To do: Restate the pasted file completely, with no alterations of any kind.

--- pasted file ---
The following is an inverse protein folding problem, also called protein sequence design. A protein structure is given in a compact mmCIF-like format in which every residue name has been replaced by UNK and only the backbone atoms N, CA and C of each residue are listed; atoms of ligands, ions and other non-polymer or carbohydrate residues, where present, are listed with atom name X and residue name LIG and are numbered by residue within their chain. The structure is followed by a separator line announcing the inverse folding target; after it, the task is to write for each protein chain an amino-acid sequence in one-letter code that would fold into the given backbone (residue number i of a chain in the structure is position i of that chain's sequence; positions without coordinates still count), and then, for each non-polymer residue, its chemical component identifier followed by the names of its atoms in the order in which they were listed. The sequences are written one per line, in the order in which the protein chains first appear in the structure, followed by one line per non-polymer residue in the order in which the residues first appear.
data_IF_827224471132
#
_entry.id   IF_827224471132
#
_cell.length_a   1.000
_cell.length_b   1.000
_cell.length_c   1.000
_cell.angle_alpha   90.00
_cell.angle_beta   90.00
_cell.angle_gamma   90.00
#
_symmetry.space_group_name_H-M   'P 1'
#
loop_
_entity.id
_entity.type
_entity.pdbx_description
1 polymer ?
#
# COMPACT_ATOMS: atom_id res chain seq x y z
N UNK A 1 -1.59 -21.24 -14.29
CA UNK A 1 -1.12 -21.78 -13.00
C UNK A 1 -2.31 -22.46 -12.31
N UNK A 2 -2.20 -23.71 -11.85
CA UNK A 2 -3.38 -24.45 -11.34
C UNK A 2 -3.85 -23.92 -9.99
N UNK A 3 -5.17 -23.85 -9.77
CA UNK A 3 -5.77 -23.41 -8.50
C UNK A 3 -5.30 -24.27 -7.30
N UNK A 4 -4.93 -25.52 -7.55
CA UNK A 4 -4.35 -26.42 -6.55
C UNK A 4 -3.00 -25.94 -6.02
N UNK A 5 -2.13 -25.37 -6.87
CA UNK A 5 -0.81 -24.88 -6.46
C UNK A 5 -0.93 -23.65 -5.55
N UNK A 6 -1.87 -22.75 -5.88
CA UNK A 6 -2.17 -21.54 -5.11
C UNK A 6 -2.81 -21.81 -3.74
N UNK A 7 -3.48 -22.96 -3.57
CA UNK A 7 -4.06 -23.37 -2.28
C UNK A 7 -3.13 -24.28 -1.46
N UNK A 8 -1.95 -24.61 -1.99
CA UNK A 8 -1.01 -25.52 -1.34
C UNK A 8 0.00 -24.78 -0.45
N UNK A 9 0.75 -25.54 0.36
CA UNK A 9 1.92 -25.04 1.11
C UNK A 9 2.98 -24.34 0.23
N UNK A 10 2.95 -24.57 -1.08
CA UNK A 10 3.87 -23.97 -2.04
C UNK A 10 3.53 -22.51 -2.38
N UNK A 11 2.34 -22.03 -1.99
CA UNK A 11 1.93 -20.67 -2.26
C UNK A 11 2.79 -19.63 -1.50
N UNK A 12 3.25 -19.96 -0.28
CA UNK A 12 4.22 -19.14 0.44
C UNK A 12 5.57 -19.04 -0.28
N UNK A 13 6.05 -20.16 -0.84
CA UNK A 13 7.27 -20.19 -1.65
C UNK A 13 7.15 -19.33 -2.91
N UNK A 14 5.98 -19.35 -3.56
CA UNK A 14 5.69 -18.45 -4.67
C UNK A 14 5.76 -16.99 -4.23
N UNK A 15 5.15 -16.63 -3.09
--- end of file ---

The following is an inverse protein folding problem, also called protein sequence design. A protein structure is given in a compact mmCIF-like format in which every residue name has been replaced by UNK and only the backbone atoms N, CA and C of each residue are listed; atoms of ligands, ions and other non-polymer or carbohydrate residues, where present, are listed with atom name X and residue name LIG and are numbered by residue within their chain. The structure is followed by a separator line announcing the inverse folding target; after it, the task is to write for each protein chain an amino-acid sequence in one-letter code that would fold into the given backbone (residue number i of a chain in the structure is position i of that chain's sequence; positions without coordinates still count), and then, for each non-polymer residue, its chemical component identifier followed by the names of its atoms in the order in which they were listed. The sequences are written one per line, in the order in which the protein chains first appear in the structure, followed by one line per non-polymer residue in the order in which the residues first appear.
data_IF_827224471132
#
_entry.id   IF_827224471132
#
_cell.length_a   1.000
_cell.length_b   1.000
_cell.length_c   1.000
_cell.angle_alpha   90.00
_cell.angle_beta   90.00
_cell.angle_gamma   90.00
#
_symmetry.space_group_name_H-M   'P 1'
#
loop_
_entity.id
_entity.type
_entity.pdbx_description
1 polymer ?
#
# COMPACT_ATOMS: atom_id res chain seq x y z
N UNK A 1 -1.59 -21.24 -14.29
CA UNK A 1 -1.12 -21.78 -13.00
C UNK A 1 -2.31 -22.46 -12.31
N UNK A 2 -2.20 -23.71 -11.85
CA UNK A 2 -3.38 -24.45 -11.34
C UNK A 2 -3.85 -23.92 -9.99
N UNK A 3 -5.17 -23.85 -9.77
CA UNK A 3 -5.77 -23.41 -8.50
C UNK A 3 -5.30 -24.27 -7.30
N UNK A 4 -4.93 -25.52 -7.55
CA UNK A 4 -4.35 -26.42 -6.55
C UNK A 4 -3.00 -25.94 -6.02
N UNK A 5 -2.13 -25.37 -6.87
CA UNK A 5 -0.81 -24.88 -6.46
C UNK A 5 -0.93 -23.65 -5.55
N UNK A 6 -1.87 -22.75 -5.88
CA UNK A 6 -2.17 -21.54 -5.11
C UNK A 6 -2.81 -21.81 -3.74
N UNK A 7 -3.48 -22.96 -3.57
CA UNK A 7 -4.06 -23.37 -2.28
C UNK A 7 -3.13 -24.28 -1.46
N UNK A 8 -1.95 -24.61 -1.99
CA UNK A 8 -1.01 -25.52 -1.34
C UNK A 8 0.00 -24.78 -0.45
N UNK A 9 0.75 -25.54 0.36
CA UNK A 9 1.92 -25.04 1.11
C UNK A 9 2.98 -24.34 0.23
N UNK A 10 2.95 -24.57 -1.08
CA UNK A 10 3.87 -23.97 -2.04
C UNK A 10 3.53 -22.51 -2.38
N UNK A 11 2.34 -22.03 -1.99
CA UNK A 11 1.93 -20.67 -2.26
C UNK A 11 2.79 -19.63 -1.50
N UNK A 12 3.25 -19.96 -0.28
CA UNK A 12 4.22 -19.14 0.44
C UNK A 12 5.57 -19.04 -0.28
N UNK A 13 6.05 -20.16 -0.84
CA UNK A 13 7.27 -20.19 -1.65
C UNK A 13 7.15 -19.33 -2.91
N UNK A 14 5.98 -19.35 -3.56
CA UNK A 14 5.69 -18.45 -4.67
C UNK A 14 5.76 -16.99 -4.23
N UNK A 15 5.15 -16.63 -3.09